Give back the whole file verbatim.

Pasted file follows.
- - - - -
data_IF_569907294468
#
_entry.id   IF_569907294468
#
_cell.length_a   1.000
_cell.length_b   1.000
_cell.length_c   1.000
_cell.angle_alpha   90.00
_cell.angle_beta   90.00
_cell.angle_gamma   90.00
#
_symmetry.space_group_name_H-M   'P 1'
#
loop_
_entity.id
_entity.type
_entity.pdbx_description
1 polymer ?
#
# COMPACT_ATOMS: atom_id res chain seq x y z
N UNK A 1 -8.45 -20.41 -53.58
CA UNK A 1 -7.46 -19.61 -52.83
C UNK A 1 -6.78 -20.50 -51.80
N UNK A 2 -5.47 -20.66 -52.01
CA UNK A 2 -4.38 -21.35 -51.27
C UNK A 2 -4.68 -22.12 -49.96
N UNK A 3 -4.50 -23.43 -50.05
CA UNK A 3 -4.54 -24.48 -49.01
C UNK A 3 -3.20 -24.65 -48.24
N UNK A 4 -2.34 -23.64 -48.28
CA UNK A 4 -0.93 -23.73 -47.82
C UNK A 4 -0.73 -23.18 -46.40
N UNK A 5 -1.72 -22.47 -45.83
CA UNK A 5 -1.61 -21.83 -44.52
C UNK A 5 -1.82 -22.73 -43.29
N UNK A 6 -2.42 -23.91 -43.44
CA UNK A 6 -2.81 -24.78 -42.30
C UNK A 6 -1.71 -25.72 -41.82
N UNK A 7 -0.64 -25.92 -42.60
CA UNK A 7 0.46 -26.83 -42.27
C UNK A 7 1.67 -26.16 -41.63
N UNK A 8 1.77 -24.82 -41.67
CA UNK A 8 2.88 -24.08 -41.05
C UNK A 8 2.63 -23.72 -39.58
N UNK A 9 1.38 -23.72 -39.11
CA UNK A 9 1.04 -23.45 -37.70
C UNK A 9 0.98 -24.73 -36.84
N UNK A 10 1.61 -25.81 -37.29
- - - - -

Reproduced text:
data_IF_569907294468
#
_entry.id   IF_569907294468
#
_cell.length_a   1.000
_cell.length_b   1.000
_cell.length_c   1.000
_cell.angle_alpha   90.00
_cell.angle_beta   90.00
_cell.angle_gamma   90.00
#
_symmetry.space_group_name_H-M   'P 1'
#
loop_
_entity.id
_entity.type
_entity.pdbx_description
1 polymer ?
#
# COMPACT_ATOMS: atom_id res chain seq x y z
N UNK A 1 -8.45 -20.41 -53.58
CA UNK A 1 -7.46 -19.61 -52.83
C UNK A 1 -6.78 -20.50 -51.80
N UNK A 2 -5.47 -20.66 -52.01
CA UNK A 2 -4.38 -21.35 -51.27
C UNK A 2 -4.68 -22.12 -49.96
N UNK A 3 -4.50 -23.43 -50.05
CA UNK A 3 -4.54 -24.48 -49.01
C UNK A 3 -3.20 -24.65 -48.24
N UNK A 4 -2.34 -23.64 -48.28
CA UNK A 4 -0.93 -23.73 -47.82
C UNK A 4 -0.73 -23.18 -46.40
N UNK A 5 -1.72 -22.47 -45.83
CA UNK A 5 -1.61 -21.83 -44.52
C UNK A 5 -1.82 -22.73 -43.29
N UNK A 6 -2.42 -23.91 -43.44
CA UNK A 6 -2.81 -24.78 -42.30
C UNK A 6 -1.71 -25.72 -41.82
N UNK A 7 -0.64 -25.92 -42.60
CA UNK A 7 0.46 -26.83 -42.27
C UNK A 7 1.67 -26.16 -41.63
N UNK A 8 1.77 -24.82 -41.67
CA UNK A 8 2.88 -24.08 -41.05
C UNK A 8 2.63 -23.72 -39.58
N UNK A 9 1.38 -23.72 -39.11
CA UNK A 9 1.04 -23.45 -37.70
C UNK A 9 0.98 -24.73 -36.84
N UNK A 10 1.61 -25.81 -37.29